It is no surprise I am at the cinema watching The Adventures of Tintin: The Secret of the Unicorn 3D; I have a huge Tintin fan in the shape of my ten year old brother, who incidentally, is the reason why over eighty percent of my barely existent cinema appearances are to do with watching animations and other such child-appropriate movies, as opposed to my ever growing list of 'movies to see'. Un Prophète, Precious and Black Swan are all somewhere on said list, and yet, every time I wind up at the cinema, it is to see such gritty, hard-hitting films like..um..Shrek, Megamind or Alvin and the Chipmunks (1 and 2!) with the young man. Don't get me wrong, though. I am, after all, a woman who ranks Lion King highly on her list of all-time favourites.
That said, I marched to the cinema a fortnight ago to watch Woody Allen's Midnight in Paris by myself. I sat in the darkened screen room munching on salty popcorn and was delighted when I got talking with the person in the seat next to me after the film ended, an attractive middle-aged Parisian woman.
Having already established a rapport while the previews were on before the actual film started, I gushed in her direction afterwards, 'Marion Cotillard is incandescent in this film!'
'She was even more hauntingly beautiful playing Edith Piaf in La Vie en Rose,' she agreed with a smile.
'Wasn't she just?' I said smoothly. (I've never actually got round to watching that one, but as you know, it's on 'the list'. I'm sure Ms Cotillard portrayed her impressively.)
A general discussion on what we had just seen opened way for more intense talk about French cinema after the second World War. I must have been giving off a faintly intelligent air, because in the next moment - after I made reference to the heavily nostalgic slant of French heritage cinema in the 80's and 90's - she leaned over and said, 'Well, you sound like a real cinephile..tell me, what was the last film you saw at the cinema before this one?'
I squirmed a little in my seat. 'Erm. Smurfs.'
I'm sure the look she gave me was one of immediate disrespect. But that's probably the paranoia talking.
But surely, Tintin is in a different league, right? For Spielberg and Peter Jackson have recreated a story which captures the irrepressible boy reporter and his faithful dog, Snowy, at their mystery-solving best. In this adventure, Tintin and Captain Haddock are on a hunt for treasure that may or may not have sunk when a ship commanded by Haddock's ancestor, Sir Francis, went down. But the scheming Sakharine, whose pirate forebear was a long-standing enemy of Sir Francis, is also in search of the treasure, the clues to which are in three separate scrolls placed in hand-built models of the ship. Tintin has one, having purchased one model in a market stall for a pound; Sakharine has another, and plans to use the high-pitched operatic glass-shattering squeal of the Milanese Nightingale to get the third from the courtyard of a wealthy seikh in Bhaggar.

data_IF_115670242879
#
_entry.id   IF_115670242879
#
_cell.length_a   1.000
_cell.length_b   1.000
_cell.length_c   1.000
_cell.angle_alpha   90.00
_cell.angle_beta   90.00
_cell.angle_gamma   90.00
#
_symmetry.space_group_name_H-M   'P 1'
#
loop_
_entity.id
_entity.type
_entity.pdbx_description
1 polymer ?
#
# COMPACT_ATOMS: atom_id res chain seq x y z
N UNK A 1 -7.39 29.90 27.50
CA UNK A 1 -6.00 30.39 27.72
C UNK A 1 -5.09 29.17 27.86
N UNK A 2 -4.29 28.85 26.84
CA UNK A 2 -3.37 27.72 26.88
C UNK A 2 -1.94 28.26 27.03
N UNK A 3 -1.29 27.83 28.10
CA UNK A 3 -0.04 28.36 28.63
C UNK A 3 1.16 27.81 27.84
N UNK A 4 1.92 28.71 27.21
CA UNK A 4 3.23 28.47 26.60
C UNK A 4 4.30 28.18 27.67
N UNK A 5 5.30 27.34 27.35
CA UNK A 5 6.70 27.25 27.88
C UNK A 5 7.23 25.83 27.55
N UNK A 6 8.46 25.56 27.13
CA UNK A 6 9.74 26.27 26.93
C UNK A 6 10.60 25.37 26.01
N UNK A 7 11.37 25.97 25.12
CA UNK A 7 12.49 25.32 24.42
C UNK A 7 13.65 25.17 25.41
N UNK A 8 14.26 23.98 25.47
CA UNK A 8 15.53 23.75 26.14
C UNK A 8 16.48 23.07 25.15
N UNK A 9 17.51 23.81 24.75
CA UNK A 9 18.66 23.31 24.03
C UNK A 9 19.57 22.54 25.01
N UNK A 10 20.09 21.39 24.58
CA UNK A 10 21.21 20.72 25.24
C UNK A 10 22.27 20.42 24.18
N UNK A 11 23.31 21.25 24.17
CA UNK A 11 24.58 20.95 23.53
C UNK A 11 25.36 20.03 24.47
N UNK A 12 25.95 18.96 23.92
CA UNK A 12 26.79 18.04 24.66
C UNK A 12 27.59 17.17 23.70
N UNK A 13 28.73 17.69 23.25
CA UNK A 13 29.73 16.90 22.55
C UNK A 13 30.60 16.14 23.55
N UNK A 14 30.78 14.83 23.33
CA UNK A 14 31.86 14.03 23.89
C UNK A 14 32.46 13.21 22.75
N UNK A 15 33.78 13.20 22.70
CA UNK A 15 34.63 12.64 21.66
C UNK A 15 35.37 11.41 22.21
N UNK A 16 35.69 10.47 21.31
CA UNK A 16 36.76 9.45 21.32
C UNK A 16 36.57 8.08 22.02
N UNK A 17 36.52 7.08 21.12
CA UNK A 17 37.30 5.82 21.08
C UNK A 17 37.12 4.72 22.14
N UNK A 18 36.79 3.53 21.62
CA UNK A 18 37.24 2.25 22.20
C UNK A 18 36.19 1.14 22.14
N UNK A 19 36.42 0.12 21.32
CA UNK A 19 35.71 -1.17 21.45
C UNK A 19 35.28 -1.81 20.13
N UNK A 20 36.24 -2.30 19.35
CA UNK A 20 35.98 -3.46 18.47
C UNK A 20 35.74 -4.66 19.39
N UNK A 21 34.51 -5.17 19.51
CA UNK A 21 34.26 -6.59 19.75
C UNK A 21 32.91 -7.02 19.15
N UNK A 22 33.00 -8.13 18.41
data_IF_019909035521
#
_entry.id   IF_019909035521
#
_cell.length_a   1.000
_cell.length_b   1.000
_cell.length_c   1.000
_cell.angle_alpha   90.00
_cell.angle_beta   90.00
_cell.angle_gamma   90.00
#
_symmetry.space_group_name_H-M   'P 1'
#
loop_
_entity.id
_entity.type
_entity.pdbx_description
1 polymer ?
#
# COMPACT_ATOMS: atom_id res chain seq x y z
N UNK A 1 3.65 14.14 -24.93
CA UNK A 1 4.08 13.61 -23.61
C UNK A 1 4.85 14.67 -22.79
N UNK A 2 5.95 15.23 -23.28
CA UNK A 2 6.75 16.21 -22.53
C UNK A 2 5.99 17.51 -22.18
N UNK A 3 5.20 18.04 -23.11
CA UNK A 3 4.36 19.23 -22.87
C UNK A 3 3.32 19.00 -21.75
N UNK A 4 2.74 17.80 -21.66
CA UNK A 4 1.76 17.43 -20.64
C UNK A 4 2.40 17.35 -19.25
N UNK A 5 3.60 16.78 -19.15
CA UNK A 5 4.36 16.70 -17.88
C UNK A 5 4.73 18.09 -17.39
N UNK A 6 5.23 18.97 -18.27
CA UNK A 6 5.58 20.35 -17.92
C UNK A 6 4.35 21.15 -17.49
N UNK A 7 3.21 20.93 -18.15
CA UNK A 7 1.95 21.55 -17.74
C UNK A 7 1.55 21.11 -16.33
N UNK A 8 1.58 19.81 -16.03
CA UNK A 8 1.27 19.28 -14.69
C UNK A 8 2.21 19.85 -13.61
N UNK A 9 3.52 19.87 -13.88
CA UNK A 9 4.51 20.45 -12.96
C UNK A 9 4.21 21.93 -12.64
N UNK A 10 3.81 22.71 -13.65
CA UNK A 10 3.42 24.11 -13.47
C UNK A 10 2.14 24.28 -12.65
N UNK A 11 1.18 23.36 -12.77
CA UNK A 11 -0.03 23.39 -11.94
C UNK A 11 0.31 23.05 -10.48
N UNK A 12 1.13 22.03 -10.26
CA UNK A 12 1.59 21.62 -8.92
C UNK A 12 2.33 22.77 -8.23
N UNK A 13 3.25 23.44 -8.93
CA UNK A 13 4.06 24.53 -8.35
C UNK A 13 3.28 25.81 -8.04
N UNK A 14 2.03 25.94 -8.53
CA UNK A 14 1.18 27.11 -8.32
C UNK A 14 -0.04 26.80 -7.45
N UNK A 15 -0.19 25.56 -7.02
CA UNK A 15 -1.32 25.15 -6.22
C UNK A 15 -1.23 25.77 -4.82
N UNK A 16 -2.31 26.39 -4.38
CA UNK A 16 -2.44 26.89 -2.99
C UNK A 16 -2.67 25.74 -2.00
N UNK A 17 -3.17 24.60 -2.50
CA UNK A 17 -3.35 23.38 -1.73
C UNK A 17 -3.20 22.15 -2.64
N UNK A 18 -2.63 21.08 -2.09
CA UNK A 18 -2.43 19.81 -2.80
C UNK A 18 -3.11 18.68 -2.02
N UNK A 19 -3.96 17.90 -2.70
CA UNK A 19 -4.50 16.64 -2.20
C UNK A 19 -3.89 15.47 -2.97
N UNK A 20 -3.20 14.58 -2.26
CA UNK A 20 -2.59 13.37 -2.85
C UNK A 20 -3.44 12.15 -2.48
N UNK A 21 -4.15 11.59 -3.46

|A glowing, revolving Tintin and Snowy spotted in Brussels recently|
- I found myself thinking what a cute ginger lad Tintin is. With balls of steel.
- I noticed that the large cinema was filled with a mostly adult audience. But this was no news. After all, adult readers of the Tintin stories have long enjoyed the references to history and politics within this comic space. So I was not exactly surprised when an elderly gentleman seated close to us even shushed my brother who was piping loudly in the quiet room, 'Day, are they really sure it's 3D? Does it seem like it to you?' to which I could be heard whispering back furiously, 'Must you talk so loudly?!'
- less than fifteen minutes into the film, it became obvious that I would actually enjoy it.
- the bumbling Interpol twin officers, Thompson and Thompson with their exaggerated accents provided mildly entertaining moments
- I developed distinctly vile feelings towards the Milanese Nightingale for her affected mannerisms (It's obvious I react strongly where computer graphics are concerned).
- there was an instant warming to Captain Haddock, voiced by Andy Serkis, who delivers variously hilarious turns as Tintin's drunken ally.
- I watched Tintin's gravity-defying quiff of hair with growing fascination. As I write this right now, every strand of my own hair is standing up at unfashionably weird angles because I just woke up, so excuse me if I experience a slight inferiority complex towards Tintin's perfectly tended tresses, the style of which is unperturbed even when he's crashing a helicopter in the middle of the Saharan desert. Does he use spritz?
- I couldn't take Sakharine's villainy seriously, probably because any time he appeared on screen, it reminded me of Daniel Craig giving swoony fans an eyeful of well-pumped body in the Casino Royale scene where James Bond emerges from the sea in blue trunks. I have never seen a Bond film (now there's a fact which renders some of my friends speechless, and causes them to ask a stupefied, 'But why not???!' at which time I can almost see them searching my face for signs of possible extra-terrestrial repossession of my body, why else would I have never seen at least one Bond film? I played the 007 game on Nintendo when I was younger though, I always add in a cajoling voice), but this particular scene was analysed and re-analysed so much at the time when the film came out that it was the first thing that came to mind when Sakharine (if you haven't guessed by now, he is voiced by Daniel Craig) made his entrance.
So that was tins of fun. Whodathunkit? Have you seen it yet? Do you think Spielberg and Jackson do it justice?